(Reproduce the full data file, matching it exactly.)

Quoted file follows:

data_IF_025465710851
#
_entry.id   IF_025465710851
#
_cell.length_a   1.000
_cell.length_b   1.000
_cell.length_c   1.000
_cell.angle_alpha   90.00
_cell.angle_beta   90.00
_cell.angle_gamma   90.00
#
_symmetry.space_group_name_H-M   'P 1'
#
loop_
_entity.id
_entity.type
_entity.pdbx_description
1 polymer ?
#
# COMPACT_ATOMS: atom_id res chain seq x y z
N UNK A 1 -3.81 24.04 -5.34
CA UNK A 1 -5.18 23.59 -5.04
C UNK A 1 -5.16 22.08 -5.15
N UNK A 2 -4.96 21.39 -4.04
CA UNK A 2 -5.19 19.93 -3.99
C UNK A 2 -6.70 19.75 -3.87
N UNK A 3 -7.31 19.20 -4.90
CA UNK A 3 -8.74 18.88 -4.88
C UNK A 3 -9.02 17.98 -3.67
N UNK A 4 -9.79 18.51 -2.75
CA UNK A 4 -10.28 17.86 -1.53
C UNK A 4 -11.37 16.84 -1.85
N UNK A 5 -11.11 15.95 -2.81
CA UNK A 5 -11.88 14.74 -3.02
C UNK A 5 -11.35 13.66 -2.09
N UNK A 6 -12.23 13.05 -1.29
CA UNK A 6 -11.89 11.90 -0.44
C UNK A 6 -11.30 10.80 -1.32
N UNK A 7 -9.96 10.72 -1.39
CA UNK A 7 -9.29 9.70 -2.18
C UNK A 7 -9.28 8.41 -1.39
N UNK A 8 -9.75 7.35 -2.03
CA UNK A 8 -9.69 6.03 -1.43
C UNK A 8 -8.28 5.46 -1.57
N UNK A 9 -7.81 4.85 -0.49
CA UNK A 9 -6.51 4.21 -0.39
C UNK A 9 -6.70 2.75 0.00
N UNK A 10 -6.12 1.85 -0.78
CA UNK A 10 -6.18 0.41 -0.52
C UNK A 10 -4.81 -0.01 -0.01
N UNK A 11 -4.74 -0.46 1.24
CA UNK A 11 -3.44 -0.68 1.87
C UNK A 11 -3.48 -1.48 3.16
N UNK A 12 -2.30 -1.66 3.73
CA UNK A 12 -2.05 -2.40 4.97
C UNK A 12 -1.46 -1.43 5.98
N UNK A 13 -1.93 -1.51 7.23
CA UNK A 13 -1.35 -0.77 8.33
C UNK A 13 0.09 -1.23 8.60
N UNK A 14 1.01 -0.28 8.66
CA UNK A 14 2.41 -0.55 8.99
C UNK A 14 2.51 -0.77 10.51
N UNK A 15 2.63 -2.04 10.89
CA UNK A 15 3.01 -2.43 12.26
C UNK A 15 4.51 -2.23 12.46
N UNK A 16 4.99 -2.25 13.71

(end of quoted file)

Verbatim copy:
data_IF_025465710851
#
_entry.id   IF_025465710851
#
_cell.length_a   1.000
_cell.length_b   1.000
_cell.length_c   1.000
_cell.angle_alpha   90.00
_cell.angle_beta   90.00
_cell.angle_gamma   90.00
#
_symmetry.space_group_name_H-M   'P 1'
#
loop_
_entity.id
_entity.type
_entity.pdbx_description
1 polymer ?
#
# COMPACT_ATOMS: atom_id res chain seq x y z
N UNK A 1 -3.81 24.04 -5.34
CA UNK A 1 -5.18 23.59 -5.04
C UNK A 1 -5.16 22.08 -5.15
N UNK A 2 -4.96 21.39 -4.04
CA UNK A 2 -5.19 19.93 -3.99
C UNK A 2 -6.70 19.75 -3.87
N UNK A 3 -7.31 19.20 -4.90
CA UNK A 3 -8.74 18.88 -4.88
C UNK A 3 -9.02 17.98 -3.67
N UNK A 4 -9.79 18.51 -2.75
CA UNK A 4 -10.28 17.86 -1.53
C UNK A 4 -11.37 16.84 -1.85
N UNK A 5 -11.11 15.95 -2.81
CA UNK A 5 -11.88 14.74 -3.02
C UNK A 5 -11.35 13.66 -2.09
N UNK A 6 -12.23 13.05 -1.29
CA UNK A 6 -11.89 11.90 -0.44
C UNK A 6 -11.30 10.80 -1.32
N UNK A 7 -9.96 10.72 -1.39
CA UNK A 7 -9.29 9.70 -2.18
C UNK A 7 -9.28 8.41 -1.39
N UNK A 8 -9.75 7.35 -2.03
CA UNK A 8 -9.69 6.03 -1.43
C UNK A 8 -8.28 5.46 -1.57
N UNK A 9 -7.81 4.85 -0.49
CA UNK A 9 -6.51 4.21 -0.39
C UNK A 9 -6.70 2.75 0.00
N UNK A 10 -6.12 1.85 -0.78
CA UNK A 10 -6.18 0.41 -0.52
C UNK A 10 -4.81 -0.01 -0.01
N UNK A 11 -4.74 -0.46 1.24
CA UNK A 11 -3.44 -0.68 1.87
C UNK A 11 -3.48 -1.48 3.16
N UNK A 12 -2.30 -1.66 3.73
CA UNK A 12 -2.05 -2.40 4.97
C UNK A 12 -1.46 -1.43 5.98
N UNK A 13 -1.93 -1.51 7.23
CA UNK A 13 -1.35 -0.77 8.33
C UNK A 13 0.09 -1.23 8.60
N UNK A 14 1.01 -0.28 8.66
CA UNK A 14 2.41 -0.55 8.99
C UNK A 14 2.51 -0.77 10.51
N UNK A 15 2.63 -2.04 10.89
CA UNK A 15 3.01 -2.43 12.26
C UNK A 15 4.51 -2.23 12.46
N UNK A 16 4.99 -2.25 13.71